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-   -   Best capacitance for Gainclone (http://www.diyaudio.com/forums/chip-amps/251159-best-capacitance-gainclone.html)

Joerytech 13th February 2014 06:58 PM

Best capacitance for Gainclone
 
Continuing the off topic discussion from here: http://www.diyaudio.com/forums/chip-...ml#post3818236

mindutis 13th February 2014 07:05 PM

The more the better.

Joerytech 13th February 2014 07:10 PM

Quote:

Originally Posted by mindutis (Post 3818482)
The more the better.

It seems not everybody agrees with you

mindutis 13th February 2014 07:24 PM

Well some still listens to mono recordings :)
Anyway, 4700uF minimum. I like it 10mF or much more. If it is even more then soft start is needed.

Joerytech 13th February 2014 07:28 PM

Quote:

Originally Posted by mindutis (Post 3818512)
Well some still listens to mono recordings :)

Its maybe you that lives in the past when people thought that bigger was always best.......

Robert Kesh 13th February 2014 09:52 PM

Ideally just 1nF. On the power pins. Nothing on the PSU, just feed the chip amp straight from the rectifier.

Destroyer OS. 13th February 2014 10:04 PM

High capacitance is fine, but the average 10-15,000uf cap is garbage. Spend the $ to make it a very good, very fast capacitor or use multiple smaller values. This seems to escape everyone, always trying to find a compromise between enough capacitance for bass, and yet not destroy the highs.

Peter Daniels has used 100/1000uf and 1500/50uf for Chip/PSU. Blackgate N/Blackgate STD, Panasonic FC/Panasonic FC. In either situation the caps are small enough and responsive enough to provide good quality music, bass maybe respective of speaker load however. But a lot of people on here are aware that 10-15,000uf has some serious merit, per channel.

What would I try? Hm, well I'd try a few things perhaps. But I think the approach PD took was legit. However I'd probably use Elna SIlmic II's or Nichicon FG's to play around with these days.

I wouldn't be doing any mythical bypass caps of small value (film caps or whatever) that are just ringers.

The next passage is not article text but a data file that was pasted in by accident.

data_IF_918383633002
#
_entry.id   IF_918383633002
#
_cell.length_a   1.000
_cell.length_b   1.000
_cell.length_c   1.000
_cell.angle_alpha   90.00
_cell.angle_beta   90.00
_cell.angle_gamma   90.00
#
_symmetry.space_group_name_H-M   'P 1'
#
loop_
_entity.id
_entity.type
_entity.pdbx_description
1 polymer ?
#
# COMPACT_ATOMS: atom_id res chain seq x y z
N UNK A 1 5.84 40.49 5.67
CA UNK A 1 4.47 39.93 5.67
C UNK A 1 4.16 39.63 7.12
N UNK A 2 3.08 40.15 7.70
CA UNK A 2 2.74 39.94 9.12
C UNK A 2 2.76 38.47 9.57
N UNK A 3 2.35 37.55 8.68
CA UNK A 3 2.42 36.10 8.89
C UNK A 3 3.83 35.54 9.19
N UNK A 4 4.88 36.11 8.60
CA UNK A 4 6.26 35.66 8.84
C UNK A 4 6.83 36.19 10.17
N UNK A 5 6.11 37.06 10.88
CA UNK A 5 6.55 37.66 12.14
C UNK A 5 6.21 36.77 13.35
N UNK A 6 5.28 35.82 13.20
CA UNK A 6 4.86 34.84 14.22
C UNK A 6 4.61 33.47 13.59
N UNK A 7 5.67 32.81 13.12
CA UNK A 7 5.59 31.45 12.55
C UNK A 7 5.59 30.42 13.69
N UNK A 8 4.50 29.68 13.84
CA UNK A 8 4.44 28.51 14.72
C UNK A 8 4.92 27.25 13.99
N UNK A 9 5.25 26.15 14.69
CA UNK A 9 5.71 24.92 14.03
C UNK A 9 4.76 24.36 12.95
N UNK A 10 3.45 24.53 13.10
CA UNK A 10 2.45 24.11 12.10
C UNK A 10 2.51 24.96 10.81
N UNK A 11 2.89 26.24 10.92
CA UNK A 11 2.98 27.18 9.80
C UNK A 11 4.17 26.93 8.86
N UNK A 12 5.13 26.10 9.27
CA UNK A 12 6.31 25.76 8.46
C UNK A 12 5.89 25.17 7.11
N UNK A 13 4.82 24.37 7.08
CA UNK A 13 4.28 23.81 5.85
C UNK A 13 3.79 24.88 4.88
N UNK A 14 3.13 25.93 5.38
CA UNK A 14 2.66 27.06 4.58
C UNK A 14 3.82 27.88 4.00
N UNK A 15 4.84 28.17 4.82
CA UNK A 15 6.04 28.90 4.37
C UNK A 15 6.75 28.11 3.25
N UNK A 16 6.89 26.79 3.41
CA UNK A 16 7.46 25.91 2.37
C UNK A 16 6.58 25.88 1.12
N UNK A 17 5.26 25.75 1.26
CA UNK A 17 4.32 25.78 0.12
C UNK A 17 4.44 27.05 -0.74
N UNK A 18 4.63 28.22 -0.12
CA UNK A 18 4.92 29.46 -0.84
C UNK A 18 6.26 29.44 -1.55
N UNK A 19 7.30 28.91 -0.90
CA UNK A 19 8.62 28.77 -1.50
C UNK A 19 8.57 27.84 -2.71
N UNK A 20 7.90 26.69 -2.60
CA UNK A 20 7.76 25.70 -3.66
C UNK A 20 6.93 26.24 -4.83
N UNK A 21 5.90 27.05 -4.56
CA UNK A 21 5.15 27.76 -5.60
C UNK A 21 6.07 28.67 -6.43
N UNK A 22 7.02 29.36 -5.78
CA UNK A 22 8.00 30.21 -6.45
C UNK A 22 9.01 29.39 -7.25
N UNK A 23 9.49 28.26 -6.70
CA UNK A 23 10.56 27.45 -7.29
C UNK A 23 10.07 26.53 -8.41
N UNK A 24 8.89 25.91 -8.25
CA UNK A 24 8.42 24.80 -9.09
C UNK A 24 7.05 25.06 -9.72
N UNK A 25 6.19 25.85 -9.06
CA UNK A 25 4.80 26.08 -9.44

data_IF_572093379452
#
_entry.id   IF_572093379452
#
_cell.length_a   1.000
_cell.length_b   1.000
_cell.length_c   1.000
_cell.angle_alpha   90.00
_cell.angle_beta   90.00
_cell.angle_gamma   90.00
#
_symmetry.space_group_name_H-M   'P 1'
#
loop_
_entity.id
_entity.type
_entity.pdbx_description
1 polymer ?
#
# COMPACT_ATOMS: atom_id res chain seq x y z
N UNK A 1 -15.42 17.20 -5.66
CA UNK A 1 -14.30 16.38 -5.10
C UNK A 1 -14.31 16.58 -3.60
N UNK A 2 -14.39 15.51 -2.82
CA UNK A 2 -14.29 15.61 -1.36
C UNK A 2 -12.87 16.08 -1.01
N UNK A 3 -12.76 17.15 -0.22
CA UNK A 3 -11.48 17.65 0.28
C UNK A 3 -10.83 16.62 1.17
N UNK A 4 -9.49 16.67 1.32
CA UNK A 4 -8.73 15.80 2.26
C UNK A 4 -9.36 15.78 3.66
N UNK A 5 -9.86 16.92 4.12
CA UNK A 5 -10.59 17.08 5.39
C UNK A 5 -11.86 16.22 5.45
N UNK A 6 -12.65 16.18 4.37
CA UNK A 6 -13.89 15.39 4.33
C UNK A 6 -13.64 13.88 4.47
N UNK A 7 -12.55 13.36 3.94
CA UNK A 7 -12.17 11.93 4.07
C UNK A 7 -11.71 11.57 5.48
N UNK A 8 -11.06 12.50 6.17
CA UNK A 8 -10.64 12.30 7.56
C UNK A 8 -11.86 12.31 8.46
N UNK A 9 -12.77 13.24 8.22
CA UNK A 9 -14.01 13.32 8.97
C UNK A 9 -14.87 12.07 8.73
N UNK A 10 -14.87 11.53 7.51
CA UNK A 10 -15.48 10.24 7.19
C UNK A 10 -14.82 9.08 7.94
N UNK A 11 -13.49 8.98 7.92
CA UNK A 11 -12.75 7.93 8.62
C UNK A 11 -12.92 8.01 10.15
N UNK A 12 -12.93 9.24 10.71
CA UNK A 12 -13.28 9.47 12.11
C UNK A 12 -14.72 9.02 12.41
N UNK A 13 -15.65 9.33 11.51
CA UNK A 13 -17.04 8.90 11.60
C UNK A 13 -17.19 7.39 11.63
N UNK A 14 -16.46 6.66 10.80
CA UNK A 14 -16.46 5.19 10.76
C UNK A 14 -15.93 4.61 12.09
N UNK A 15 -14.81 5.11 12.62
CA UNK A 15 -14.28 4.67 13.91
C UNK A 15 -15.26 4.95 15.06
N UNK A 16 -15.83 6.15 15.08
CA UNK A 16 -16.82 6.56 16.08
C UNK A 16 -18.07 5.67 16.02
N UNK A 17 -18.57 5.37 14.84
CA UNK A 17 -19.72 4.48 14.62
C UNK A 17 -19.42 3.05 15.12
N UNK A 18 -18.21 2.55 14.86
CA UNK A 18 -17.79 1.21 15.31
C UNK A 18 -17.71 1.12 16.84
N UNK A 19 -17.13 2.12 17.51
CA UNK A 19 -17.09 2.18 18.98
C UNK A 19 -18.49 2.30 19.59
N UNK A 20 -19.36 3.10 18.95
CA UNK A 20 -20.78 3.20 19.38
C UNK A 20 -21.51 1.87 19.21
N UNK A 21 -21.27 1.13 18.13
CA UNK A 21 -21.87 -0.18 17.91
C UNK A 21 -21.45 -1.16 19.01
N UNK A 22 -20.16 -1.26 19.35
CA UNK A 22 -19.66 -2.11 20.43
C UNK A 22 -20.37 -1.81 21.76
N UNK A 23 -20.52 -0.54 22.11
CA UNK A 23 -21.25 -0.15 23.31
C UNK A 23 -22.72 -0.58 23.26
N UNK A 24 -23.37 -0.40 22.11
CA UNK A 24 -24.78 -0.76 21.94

mrWagner 14th February 2014 08:30 AM

Ideally there should be infinite capacity for the amp, so it gets the same voltage always. If it is not infinite, as the 50/60Hz goes, 90% of the time the chip gets the juice only from the capacitor and not from the transformer. And I guess this explains why bigger is better. Don't really understand why there is an argument at all.

mindutis 14th February 2014 08:49 AM

Quote:

Originally Posted by mrWagner (Post 3819128)
Ideally there should be infinite capacity for the amp, so it gets the same voltage always. If it is not infinite, as the 50/60Hz goes, 90% of the time the chip gets the juice only from the capacitor and not from the transformer. And I guess this explains why bigger is better. Don't really understand why there is an argument at all.

Yes, ripple current is up to us to decide. Yes, it is 100Hz after a rectifier. The argue is following that the signal is traveling through the power supply capacitance. And high capacitance damps the high side of a freq response. Connect many smaller caps in parallel was the idea. Anyway. It is not difficult to measure the frequency response at the certain points and see the dB difference. I was using 10mF power supply caps with no problems.

frank1 14th February 2014 09:39 AM

Some time ago, I built a test amp with relay switchable capacitors so I could change the value from the listening position after reading a load of rubbish here.

The small values just gave and apparent loss of bass with no other noticeable affects.
I wouldn't personally bother with many small capacitors in parallel as I was measuring about 0.01Ohm ESR @ 200kHz from my 10,000uF caps.
Frank


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